Writing good Gherkin is a passion of mine. Good Gherkin means good behavior specification, which results in better features, better tests, and ultimately better software. To help folks improve their Gherkin skills, Gojko Adzic and SpecFlow are running a series of #GivenWhenThenWithStyle challenges. I love reading each new challenge, and in this article, I provide my answer to one of them.
Challenge 20 states:
This week, we’re looking into one of the most common pain points with Given-When-Then: writing automated tests that interact with a user interface. People new to behaviour driven development often misunderstand what kind of behaviour the specifications should describe, and they write detailed user interactions in Given-When-Then scenarios. This leads to feature files that are very easy to write, but almost impossible to understand and maintain.
Here’s a typical example:
Scenario: Signed-in users get larger capacity Given a user opens https://www.example.com using Chrome And the user clicks on "Upload Files" And the page reloads And the user clicks on "Spreadsheet Formats" Then the buttons "XLS" and "XLSX" show And the user clicks on "XLSX" And the user selects "500kb-sheet.xlsx" Then the upload completes And the table "Uploaded Files" contains a cell with "500kb-sheet.xlsx" And the user clicks on "XLSX" And the user selects "1mb-sheet.xlsx" Then the upload fails And the table "Uploaded Files" does not contain a cell with "1mb-sheet.xlsx" And the user clicks on "Login" And the user enters "testuser123" into the "username" field And the user enters "$Pass123" into the "password" field And the user clicks on "Sign in" And the page reloads Then the table "Uploaded Files" contains a cell with "500kb-sheet.xlsx" And the table "Uploaded Files" does not contain a cell with "1mb-sheet.xlsx" And the user clicks on "spreadsheet formats" Then the buttons "XLS" and "XLSX" show And the user clicks on "XLSX" And the user selects "1mb-sheet.xlsx" Then the upload completes And the table "Uploaded Files" contains a cell with "1mb-sheet.xlsx" And the table "Uploaded Files" contains a cell with "500kb-sheet.xlsx"
A common way to avoid such issues is to rewrite the specification to avoid the user interface completely. We’ve looked into that option several times in this article series. However, that solution only applies if the risk we’re testing is not in the user interface, but somewhere below. To make this challenge more interesting, let’s say that we actually want to include the user interface in the test, since the risk is in the UI interactions.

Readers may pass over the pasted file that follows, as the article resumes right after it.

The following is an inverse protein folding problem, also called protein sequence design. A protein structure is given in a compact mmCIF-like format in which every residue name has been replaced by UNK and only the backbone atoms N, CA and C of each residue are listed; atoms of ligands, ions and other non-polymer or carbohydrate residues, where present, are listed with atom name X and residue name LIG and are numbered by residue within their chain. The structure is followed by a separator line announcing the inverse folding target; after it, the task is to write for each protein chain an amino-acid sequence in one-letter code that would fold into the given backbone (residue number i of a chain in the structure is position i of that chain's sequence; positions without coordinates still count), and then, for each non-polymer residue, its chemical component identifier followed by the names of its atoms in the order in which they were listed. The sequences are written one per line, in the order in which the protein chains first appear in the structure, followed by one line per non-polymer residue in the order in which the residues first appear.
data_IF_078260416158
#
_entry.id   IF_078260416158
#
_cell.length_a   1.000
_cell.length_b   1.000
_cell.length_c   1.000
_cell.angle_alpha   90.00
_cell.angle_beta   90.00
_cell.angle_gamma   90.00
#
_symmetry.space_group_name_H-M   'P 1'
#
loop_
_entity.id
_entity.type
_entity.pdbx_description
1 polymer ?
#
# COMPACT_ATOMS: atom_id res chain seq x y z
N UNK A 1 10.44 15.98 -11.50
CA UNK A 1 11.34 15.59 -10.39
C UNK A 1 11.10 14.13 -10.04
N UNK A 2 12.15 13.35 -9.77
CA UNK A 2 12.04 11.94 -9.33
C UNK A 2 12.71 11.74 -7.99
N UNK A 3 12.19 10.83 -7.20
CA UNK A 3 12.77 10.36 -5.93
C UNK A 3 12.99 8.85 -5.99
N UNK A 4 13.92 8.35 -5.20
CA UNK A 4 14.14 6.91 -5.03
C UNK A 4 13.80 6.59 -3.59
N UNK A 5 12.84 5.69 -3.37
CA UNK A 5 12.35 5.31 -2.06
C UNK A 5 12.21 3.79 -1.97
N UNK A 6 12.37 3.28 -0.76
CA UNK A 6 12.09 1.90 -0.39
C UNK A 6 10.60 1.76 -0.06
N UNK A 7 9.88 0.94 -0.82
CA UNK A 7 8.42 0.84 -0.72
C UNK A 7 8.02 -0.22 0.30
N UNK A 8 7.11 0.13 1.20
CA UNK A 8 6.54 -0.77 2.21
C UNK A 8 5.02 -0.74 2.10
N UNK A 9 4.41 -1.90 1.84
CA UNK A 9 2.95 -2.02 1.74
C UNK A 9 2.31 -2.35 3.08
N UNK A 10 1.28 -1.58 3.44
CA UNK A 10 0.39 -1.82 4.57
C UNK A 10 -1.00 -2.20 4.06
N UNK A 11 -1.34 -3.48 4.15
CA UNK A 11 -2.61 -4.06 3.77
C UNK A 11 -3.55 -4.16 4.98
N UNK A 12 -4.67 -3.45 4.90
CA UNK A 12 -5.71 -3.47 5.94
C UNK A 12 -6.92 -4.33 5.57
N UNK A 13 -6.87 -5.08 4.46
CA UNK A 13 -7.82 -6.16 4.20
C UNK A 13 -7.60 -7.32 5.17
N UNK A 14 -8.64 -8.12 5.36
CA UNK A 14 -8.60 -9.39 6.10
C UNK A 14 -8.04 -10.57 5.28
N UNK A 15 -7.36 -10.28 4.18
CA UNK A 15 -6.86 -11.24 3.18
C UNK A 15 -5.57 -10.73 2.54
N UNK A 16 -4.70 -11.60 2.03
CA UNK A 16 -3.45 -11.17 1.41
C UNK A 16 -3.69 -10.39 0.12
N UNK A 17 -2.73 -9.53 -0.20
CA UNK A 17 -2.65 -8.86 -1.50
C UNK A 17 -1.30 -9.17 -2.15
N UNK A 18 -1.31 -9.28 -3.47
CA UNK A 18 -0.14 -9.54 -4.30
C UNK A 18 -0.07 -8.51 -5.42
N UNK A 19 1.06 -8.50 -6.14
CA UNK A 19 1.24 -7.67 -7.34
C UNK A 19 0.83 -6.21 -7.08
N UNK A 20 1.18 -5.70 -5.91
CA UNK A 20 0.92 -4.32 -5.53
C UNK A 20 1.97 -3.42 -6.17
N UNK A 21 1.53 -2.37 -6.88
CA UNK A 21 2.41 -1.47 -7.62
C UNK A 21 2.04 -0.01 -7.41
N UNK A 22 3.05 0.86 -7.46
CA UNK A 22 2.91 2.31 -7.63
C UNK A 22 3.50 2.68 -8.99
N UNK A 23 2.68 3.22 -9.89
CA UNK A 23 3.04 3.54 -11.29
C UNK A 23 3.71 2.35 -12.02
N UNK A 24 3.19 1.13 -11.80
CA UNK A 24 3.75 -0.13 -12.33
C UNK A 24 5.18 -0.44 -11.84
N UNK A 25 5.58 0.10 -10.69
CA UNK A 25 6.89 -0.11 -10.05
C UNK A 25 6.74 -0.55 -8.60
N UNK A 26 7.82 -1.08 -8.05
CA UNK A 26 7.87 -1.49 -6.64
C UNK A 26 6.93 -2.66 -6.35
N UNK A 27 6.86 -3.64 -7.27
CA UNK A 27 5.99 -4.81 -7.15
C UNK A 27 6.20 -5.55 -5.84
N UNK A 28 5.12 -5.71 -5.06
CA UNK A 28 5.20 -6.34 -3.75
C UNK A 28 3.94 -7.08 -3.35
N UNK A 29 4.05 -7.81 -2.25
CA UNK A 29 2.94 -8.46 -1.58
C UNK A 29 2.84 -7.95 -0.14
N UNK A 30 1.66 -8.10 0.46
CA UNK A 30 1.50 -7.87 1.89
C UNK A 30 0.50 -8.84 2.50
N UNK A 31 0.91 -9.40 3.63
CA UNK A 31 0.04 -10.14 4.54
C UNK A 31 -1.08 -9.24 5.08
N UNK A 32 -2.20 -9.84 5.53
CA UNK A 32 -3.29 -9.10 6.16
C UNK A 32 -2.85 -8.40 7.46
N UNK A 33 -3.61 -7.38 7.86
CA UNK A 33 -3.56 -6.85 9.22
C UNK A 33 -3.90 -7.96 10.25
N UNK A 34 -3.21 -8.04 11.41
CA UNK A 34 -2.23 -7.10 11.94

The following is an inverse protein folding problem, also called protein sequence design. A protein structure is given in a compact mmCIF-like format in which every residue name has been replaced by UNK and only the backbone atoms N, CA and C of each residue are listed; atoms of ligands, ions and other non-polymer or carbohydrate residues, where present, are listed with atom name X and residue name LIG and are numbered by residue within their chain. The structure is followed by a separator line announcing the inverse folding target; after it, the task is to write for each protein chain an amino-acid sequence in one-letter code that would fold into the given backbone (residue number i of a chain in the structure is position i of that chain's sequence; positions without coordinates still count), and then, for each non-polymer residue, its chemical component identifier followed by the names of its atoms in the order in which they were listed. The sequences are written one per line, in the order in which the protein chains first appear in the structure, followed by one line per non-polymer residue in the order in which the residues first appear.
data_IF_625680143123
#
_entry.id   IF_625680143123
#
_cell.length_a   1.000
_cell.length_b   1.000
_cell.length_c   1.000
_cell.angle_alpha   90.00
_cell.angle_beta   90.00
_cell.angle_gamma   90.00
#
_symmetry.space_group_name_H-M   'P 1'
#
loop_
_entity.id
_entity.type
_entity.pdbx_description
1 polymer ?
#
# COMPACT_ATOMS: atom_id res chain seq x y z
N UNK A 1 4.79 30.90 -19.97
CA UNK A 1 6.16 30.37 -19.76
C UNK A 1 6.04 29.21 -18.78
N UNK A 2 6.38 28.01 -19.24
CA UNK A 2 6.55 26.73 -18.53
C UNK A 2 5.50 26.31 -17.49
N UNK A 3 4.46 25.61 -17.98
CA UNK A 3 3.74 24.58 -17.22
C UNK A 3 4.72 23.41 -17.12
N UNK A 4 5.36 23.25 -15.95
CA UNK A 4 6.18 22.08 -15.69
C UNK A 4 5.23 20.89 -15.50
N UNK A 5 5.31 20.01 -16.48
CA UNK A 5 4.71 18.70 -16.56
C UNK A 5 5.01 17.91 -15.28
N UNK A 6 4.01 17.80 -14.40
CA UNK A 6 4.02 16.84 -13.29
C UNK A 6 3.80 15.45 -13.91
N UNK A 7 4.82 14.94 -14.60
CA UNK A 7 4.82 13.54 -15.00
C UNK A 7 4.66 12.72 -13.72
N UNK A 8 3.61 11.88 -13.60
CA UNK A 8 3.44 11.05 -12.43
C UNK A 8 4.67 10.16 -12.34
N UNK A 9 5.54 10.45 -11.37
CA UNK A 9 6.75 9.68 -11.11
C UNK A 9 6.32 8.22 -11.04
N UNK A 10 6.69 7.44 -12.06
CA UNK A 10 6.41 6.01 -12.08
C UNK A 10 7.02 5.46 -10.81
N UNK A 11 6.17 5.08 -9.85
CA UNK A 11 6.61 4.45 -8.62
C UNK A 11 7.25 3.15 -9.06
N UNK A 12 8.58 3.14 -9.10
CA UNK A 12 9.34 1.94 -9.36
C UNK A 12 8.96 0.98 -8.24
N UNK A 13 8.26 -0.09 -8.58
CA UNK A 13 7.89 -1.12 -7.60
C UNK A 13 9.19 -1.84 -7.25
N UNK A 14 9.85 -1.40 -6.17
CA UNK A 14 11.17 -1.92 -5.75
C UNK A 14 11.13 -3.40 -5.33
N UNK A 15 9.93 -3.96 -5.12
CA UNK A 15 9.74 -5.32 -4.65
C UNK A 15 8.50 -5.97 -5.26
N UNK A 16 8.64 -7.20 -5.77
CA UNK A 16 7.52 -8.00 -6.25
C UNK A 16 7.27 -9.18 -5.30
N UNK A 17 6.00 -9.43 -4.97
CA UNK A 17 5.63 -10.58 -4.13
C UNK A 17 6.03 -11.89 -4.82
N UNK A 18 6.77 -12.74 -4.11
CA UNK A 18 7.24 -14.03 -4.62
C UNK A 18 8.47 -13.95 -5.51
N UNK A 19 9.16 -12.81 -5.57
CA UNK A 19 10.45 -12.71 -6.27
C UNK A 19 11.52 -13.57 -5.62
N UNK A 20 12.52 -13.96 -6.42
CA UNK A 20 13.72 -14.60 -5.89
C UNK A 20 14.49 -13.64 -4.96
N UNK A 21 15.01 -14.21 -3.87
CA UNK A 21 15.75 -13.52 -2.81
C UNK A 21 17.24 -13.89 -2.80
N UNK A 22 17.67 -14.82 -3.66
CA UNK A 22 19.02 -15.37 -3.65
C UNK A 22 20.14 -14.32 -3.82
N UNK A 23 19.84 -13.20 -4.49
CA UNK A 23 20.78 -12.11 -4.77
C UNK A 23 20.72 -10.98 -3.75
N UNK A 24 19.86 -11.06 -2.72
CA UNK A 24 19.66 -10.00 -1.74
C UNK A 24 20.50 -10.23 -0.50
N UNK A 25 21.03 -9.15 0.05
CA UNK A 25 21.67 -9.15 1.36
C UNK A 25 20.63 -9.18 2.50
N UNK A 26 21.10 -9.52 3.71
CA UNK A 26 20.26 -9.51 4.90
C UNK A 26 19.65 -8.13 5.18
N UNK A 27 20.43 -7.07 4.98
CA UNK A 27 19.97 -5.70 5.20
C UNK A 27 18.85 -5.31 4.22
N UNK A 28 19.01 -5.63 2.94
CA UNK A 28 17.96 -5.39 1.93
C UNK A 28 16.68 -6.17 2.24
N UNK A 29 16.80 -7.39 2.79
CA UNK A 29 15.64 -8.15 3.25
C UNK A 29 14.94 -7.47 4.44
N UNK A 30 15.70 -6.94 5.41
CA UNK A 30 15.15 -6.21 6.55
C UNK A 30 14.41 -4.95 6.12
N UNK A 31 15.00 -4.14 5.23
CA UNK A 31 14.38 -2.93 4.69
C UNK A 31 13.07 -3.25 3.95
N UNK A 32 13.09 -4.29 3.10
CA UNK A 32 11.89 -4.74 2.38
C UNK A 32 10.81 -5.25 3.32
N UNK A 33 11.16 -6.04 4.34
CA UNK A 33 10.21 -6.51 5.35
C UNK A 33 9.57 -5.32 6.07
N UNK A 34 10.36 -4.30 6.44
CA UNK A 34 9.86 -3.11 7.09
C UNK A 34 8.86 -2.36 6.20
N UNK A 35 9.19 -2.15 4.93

Indeed, most behavior-driven practitioners would generally recommend against phrasing steps using language specific to the user interface. However, there are times when testing a user interface itself is valid. For example, I work at PrecisionLender, a Q2 Company, and our main web app is very heavy on the front end. It has many, many interconnected fields for pricing commercial lending opportunities. My team has quite a few tests to cover UI-centric behaviors, such as verifying that entering a new interest rate triggers recalculation for summary amounts. If the target behavior is a piece of UI functionality, and the risk it bears warrants test coverage, then so be it.
Let’s break down the example scenario given above to see how to write Gherkin with style for user interface tests.
Behavior is behavior. If you can describe it, then you can do it. Everything exhibits behavior, from the source code itself to the API, UIs, and full end-to-end workflows. Gherkin scenarios should use verbiage that reflects the context of the target behavior. Thus, the example above uses words like “click,” “select,” and “open.” Since the scenario explicitly covers a user interface, I think it is okay to use these words here. What bothers me, however, are two apparent code smells:
- The wall of text
- Out-of-order step types
The first issue is the wall of text this scenario presents. Walls of text are hard to read because they present too much information at once. The reader must take time to read through the whole chunk. Many readers simply read the first few lines and then skip the remainder. The example scenario has 27 Given-When-Then steps. Typically, I recommend Gherkin scenarios to have single-digit line length. A scenario with less than 10 steps is easier to understand and less likely to include unnecessary information. Longer scenarios are not necessarily “wrong,” but their longer lengths indicate that, perhaps, these scenarios could be rewritten more concisely.